By Dan Christensen, FloridaBulldog.org
Fort Lauderdale taxpayers face the prospect of having to foot the bill for hundreds of thousands of dollars in legal fees run up during the city’s unconstitutional efforts to shut down the practice of food sharing with the homeless in downtown Stranahan Park.
And that’s not counting more than $45,000 the city has already paid its outside law firm, Johnson, Anselmo, Murdoch, Burke, Piper & Hochman, plus another $5,000 in various related costs, according to copies of billings obtained by Florida Bulldog.
Nor does it count untold hours spent by City Attorney Alain Boileau’s in-house, salaried staff in defending the lawsuit filed by Fort Lauderdale Food Not Bombs in January 2015 after the city commission enacted a vague ordinance intended to shut down the feedings and used police to enforce it. It wasn’t until September 2021 that Food Not Bombs finally prevailed when, for the second time, a federal appeals court in Atlanta ruled the city had violated the volunteer group’s rights under the First Amendment.
In December, Fort Lauderdale was also ordered to pay $2,500 each to Fort Lauderdale Food Not Bombs and its members Nathan Pim, Jillian Pim, Haylee Becker and William Toole. A permanent injunction also prevents the city from denying the group’s “expressive food sharing activities” at city parks.
The local Food Not Bombs is a nonprofit, unincorporated association affiliated with the international advocacy organization Food Not Bombs. It advocates the message that “food is a human right, not a privilege, which society has a responsibility to provide for all.”
FOOD NOT BOMBS LEGAL FEES
The only remaining question: how much the city owes in legal fees and costs to Food Not Bombs’ five attorneys who fought the ordinance in five proceedings and two courtrooms over seven years. One of those attorneys is Fort Lauderdale’s Mara Shlackman.
In February, Gainesville attorney Jodi Siegel, executive director of the nonprofit public interest law firm Southern Legal Counsel, served the city with a draft motion outlining those fees and costs, complete with attached timesheets and declarations in support of their motion.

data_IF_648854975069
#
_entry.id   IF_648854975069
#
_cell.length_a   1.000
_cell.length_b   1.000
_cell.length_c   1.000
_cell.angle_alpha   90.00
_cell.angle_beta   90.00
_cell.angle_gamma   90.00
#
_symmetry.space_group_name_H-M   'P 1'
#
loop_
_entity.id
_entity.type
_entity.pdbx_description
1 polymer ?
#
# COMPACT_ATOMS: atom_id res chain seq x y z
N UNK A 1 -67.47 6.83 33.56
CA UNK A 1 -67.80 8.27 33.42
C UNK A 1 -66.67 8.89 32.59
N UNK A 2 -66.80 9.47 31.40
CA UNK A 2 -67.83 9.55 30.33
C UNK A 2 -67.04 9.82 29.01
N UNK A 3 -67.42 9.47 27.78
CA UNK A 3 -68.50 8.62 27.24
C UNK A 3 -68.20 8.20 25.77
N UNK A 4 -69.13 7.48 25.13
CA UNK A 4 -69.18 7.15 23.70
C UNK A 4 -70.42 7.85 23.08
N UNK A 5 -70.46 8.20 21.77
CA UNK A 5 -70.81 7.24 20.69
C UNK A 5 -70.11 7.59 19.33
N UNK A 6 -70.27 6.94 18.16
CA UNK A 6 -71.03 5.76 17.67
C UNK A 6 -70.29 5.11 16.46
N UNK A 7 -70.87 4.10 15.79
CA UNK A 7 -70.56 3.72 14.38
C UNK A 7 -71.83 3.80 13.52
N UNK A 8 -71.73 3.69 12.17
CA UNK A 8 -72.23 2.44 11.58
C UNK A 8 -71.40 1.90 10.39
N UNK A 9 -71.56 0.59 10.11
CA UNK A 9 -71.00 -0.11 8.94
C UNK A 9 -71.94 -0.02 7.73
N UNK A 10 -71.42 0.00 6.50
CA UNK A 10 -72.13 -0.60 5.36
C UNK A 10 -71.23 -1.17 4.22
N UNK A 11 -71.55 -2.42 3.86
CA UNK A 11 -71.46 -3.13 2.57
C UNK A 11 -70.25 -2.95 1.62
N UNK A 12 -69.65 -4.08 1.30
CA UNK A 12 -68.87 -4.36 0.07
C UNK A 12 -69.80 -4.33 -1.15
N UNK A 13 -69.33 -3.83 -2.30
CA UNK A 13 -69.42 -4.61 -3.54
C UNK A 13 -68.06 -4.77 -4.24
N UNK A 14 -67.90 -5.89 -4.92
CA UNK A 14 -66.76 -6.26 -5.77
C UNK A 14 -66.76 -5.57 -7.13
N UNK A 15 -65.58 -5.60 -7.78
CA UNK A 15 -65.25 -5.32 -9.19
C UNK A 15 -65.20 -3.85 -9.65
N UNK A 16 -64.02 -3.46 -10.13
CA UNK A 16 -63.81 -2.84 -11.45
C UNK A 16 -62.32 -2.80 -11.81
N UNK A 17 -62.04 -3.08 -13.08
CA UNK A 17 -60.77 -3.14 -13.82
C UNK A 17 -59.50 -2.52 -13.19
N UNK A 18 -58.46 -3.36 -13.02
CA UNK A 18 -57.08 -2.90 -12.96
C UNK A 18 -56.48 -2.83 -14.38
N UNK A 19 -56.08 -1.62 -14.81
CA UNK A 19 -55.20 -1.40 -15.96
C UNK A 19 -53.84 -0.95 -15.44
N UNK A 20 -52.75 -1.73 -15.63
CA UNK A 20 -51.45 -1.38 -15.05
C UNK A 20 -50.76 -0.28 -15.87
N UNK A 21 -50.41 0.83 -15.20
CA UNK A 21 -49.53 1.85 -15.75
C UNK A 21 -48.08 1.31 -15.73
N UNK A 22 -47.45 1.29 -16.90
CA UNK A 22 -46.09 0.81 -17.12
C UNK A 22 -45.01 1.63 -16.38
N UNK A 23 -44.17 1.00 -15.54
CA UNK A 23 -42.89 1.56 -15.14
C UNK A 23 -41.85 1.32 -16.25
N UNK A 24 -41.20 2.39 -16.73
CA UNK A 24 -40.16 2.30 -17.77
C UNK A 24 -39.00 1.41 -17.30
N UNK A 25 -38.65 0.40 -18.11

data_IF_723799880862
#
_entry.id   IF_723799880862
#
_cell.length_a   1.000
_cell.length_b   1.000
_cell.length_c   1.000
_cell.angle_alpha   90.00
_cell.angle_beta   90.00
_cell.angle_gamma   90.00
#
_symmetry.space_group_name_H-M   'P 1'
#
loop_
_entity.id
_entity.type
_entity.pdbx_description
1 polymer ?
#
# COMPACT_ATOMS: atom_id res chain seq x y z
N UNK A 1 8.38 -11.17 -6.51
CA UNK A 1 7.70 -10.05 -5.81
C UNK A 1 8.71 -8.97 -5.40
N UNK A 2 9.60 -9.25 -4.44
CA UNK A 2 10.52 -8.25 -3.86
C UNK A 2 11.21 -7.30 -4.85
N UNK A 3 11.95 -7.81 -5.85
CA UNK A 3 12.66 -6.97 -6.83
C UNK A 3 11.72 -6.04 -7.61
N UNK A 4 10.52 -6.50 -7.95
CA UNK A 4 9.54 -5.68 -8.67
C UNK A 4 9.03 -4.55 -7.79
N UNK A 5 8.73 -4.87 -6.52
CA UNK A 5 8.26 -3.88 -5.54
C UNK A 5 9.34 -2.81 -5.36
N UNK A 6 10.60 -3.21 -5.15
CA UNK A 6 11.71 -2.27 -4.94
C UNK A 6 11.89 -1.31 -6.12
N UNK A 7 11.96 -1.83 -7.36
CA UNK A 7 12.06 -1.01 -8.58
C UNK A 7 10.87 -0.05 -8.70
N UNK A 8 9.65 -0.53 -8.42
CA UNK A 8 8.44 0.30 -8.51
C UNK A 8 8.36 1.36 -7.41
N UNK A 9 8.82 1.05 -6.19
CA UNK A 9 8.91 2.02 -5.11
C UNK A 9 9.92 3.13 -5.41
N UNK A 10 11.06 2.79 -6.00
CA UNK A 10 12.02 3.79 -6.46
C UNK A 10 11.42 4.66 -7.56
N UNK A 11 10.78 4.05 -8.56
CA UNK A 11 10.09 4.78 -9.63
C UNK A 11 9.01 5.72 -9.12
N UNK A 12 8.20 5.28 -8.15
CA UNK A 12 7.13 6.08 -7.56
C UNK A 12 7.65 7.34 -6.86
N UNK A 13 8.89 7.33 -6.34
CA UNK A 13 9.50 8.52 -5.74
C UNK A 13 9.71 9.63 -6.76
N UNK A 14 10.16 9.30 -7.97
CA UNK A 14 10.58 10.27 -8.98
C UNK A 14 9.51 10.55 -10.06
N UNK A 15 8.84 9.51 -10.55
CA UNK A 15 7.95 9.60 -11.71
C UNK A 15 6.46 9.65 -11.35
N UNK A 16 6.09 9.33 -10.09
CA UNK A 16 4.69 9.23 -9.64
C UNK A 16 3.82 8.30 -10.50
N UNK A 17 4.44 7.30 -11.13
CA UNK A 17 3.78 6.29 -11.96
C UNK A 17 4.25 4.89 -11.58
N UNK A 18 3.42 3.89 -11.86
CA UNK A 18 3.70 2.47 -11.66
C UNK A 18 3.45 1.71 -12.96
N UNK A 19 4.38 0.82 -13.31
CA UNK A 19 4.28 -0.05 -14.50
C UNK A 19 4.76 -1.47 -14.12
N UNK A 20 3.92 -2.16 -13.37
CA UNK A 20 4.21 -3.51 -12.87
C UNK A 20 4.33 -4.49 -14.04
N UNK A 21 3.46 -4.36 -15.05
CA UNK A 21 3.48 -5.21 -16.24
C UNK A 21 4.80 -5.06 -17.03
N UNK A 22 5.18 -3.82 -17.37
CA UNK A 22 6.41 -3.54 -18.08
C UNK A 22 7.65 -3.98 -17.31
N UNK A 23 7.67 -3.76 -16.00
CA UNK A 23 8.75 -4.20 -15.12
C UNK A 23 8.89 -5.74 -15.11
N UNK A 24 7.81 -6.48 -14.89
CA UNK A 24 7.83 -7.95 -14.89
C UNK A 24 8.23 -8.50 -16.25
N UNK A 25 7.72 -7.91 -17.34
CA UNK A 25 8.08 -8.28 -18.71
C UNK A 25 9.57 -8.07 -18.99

Siegel declined to comment because she’s in negotiations with the city, and the motion is currently confidential. But here’s a clue as to how much is being sought: the motion is 387 pages.
If no deal is reached, the motion will be filed publicly on March 30. The city will have until mid-April to respond publicly before U.S. District Judge Aileen Cannon, who sits in Fort Pierce.
The declared mission of Fort Lauderdale Food Not Bombs, which has been holding feedings at Stranahan Park since 2007, is to “recover and share free vegan or vegetarian food with the public without restriction to protest war and poverty.” Its members continue to share food at the park every Friday at 4:30 p.m. and Sunday at 4 p.m. “until the last belly is full.”
FIGHTING FOR DECADES
After the city lost another costly legal battle in state court with the late Arnold Abbott in 2000 over his regular feedings of the homeless on the city’s public beachfront, the city passed an ordinance in 2014 that sought to outflank the do-gooders by amending the zoning code to redefine when certain “social service” facilities can be used in public parks, including “outdoor food distribution centers” that are tightly regulated. Applicants for a “conditional use zoning permit” to operate a feeding program in Stranahan Park were required to pay fees that could be as much as $6,000.
There are more than 90 public parks in Fort Lauderdale. All, except Stranahan, “are zoned so that public food-sharing events are not allowed, even by permit,” the appellate panel’s September decision says.
The city enforced the ordinance against church groups and political activists, including Food Not Bombs participants, arresting them for handing out food to homeless people in public places. According to Southern Legal Counsel, “It was part of a package of ordinances criminalizing homelessness that the city adopted in 2014, including ordinances restricting camping and panhandling.”
A year after the lawsuit was filed in 2015, Senior Fort Lauderdale federal Judge William Zloch sided with the city and tossed the lawsuit. In 2018, an 11th circuit court appeals panel reversed Zloch after determining that Fort Lauderdale Food Not Bombs’ food sharing to be “expressive conduct protected by the First Amendment.” The three-judge panel instructed Zloch to decide whether the city’s regulations actually violated the First Amendment.
In August 2019, Zloch decided there was no violation and again threw out the lawsuit. The legal ping-pong concluded last September with the appellate panel again reversing Zloch, calling the city’s new rules “standardless discretion.”
“The Park Rule bans social service food sharing in Stranahan Park unless authorized pursuant to a written agreement with Fort Lauderdale (the “City”). That’s all the rule says. It provides no guidance and in no way explains when, how, or why the City will agree in writing,” the unanimous panel wrote. “It is neither narrowly drawn to further a substantial government interest that is unrelated to the suppression of free expression, nor, as applied, does it amount to a reasonable time, place, and manner regulation on expression in a public forum.”